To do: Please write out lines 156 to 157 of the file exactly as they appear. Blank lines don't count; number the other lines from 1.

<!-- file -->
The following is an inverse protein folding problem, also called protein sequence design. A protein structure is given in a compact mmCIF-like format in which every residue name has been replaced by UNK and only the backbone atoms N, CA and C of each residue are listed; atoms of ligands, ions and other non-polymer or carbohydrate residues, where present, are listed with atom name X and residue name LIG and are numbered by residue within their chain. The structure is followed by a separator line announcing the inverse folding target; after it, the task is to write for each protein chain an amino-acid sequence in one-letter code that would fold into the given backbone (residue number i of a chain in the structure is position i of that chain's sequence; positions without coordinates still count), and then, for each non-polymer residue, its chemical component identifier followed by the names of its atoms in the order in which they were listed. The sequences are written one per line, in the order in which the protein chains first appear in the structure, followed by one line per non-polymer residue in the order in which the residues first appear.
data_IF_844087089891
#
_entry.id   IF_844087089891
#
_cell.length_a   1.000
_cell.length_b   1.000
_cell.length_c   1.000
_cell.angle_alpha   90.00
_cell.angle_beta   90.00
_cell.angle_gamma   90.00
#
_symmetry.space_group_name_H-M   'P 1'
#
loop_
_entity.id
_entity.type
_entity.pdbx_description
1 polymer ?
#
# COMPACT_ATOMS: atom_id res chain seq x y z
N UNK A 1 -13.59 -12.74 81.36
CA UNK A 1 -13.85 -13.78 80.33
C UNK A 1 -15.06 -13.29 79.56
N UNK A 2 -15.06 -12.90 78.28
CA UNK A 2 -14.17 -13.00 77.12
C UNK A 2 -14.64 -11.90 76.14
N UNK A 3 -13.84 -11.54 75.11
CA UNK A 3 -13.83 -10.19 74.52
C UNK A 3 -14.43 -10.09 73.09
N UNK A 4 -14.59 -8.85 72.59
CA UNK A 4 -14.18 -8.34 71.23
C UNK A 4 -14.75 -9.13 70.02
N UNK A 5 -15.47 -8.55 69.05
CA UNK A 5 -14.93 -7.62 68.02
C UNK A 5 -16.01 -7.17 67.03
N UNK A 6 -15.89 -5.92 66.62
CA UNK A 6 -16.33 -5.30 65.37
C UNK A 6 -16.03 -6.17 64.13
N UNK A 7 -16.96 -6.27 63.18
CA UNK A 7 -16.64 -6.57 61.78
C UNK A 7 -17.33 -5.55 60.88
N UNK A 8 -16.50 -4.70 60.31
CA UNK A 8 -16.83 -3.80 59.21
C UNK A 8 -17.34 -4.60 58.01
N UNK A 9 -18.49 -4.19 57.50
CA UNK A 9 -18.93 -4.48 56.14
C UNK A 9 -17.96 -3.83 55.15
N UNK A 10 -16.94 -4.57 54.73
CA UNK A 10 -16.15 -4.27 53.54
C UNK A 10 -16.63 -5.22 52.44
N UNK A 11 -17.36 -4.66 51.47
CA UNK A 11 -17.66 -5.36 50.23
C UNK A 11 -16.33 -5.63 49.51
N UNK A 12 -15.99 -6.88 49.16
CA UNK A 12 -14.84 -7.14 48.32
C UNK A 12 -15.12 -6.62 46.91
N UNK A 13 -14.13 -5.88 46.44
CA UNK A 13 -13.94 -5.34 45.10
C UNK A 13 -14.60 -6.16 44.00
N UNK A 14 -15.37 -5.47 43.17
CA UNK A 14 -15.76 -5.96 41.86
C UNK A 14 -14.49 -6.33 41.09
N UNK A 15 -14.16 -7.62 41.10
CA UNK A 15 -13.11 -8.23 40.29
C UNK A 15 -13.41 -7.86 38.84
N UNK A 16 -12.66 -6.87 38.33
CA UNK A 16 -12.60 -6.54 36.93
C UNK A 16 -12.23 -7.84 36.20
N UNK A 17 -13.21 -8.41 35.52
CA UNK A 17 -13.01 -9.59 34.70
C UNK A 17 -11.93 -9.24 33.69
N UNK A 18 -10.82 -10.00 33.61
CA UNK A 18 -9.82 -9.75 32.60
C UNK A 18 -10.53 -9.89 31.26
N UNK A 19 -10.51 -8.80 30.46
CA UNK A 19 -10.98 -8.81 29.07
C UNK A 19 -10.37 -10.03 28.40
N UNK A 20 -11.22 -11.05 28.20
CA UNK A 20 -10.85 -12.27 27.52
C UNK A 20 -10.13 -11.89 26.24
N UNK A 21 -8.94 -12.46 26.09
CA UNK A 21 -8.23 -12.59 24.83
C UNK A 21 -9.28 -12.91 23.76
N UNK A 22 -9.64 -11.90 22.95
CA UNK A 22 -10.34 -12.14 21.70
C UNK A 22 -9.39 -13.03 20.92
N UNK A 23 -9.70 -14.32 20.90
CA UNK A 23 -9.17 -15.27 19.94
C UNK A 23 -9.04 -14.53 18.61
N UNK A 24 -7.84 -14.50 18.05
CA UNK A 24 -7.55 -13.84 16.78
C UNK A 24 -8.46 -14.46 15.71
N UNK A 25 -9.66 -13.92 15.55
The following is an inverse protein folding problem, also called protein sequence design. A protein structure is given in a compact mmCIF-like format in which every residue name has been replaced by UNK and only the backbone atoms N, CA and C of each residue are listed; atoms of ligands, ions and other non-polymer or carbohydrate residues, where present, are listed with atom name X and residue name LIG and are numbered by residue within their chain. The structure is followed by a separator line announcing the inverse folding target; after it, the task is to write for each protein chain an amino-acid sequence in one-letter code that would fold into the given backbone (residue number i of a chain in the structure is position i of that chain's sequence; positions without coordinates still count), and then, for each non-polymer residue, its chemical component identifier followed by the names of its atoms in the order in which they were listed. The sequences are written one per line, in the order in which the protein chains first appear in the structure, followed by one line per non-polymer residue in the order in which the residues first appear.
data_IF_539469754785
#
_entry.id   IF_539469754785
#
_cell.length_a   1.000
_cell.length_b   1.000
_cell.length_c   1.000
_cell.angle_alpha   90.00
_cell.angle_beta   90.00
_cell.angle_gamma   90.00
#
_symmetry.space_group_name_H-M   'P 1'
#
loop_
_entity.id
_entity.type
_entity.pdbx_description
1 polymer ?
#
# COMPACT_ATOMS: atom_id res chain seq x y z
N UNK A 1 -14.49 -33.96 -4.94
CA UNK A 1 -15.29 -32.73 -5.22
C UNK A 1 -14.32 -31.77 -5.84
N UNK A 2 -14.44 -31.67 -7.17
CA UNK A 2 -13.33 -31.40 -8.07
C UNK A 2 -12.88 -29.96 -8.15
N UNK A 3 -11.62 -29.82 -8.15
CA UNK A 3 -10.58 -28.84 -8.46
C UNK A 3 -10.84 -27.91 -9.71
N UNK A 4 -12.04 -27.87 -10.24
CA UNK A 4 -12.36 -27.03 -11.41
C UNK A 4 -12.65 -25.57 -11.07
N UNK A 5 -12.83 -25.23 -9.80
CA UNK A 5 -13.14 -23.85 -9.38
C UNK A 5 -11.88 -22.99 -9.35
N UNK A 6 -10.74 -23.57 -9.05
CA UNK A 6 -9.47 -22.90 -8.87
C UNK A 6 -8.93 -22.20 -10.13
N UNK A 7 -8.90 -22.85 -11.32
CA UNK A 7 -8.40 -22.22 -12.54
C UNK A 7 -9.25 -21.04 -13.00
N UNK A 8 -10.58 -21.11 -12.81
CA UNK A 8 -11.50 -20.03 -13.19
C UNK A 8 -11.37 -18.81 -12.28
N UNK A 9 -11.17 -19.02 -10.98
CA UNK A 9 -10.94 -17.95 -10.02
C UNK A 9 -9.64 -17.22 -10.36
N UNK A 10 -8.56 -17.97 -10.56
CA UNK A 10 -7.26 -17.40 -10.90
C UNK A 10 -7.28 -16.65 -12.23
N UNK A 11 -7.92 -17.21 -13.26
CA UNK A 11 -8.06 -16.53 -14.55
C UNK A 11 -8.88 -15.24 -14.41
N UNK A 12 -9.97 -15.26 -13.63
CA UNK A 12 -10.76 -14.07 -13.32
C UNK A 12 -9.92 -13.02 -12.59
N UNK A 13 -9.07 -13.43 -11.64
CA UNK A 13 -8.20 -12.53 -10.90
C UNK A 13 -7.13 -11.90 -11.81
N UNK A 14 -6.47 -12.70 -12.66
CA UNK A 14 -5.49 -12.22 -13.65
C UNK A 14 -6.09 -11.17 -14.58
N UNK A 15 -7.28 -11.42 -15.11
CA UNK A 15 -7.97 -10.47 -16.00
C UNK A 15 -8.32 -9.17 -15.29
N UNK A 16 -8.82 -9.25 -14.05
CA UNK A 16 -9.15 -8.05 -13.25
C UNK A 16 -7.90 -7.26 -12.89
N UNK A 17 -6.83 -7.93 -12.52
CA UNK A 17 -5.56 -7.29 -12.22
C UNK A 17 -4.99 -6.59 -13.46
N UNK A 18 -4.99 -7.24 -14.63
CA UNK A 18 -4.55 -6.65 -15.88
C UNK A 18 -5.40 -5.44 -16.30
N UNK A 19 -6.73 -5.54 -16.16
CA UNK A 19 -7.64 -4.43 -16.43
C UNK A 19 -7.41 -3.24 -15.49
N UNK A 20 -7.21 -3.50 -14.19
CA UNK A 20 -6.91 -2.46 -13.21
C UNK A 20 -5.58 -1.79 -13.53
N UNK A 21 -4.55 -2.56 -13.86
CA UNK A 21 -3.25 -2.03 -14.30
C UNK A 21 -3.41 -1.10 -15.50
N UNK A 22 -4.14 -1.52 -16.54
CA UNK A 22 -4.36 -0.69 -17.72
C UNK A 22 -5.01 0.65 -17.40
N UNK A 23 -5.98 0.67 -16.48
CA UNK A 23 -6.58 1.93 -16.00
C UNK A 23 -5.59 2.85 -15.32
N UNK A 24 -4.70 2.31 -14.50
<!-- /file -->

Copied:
CA UNK A 14 -5.49 -12.22 -13.65
C UNK A 14 -6.09 -11.17 -14.58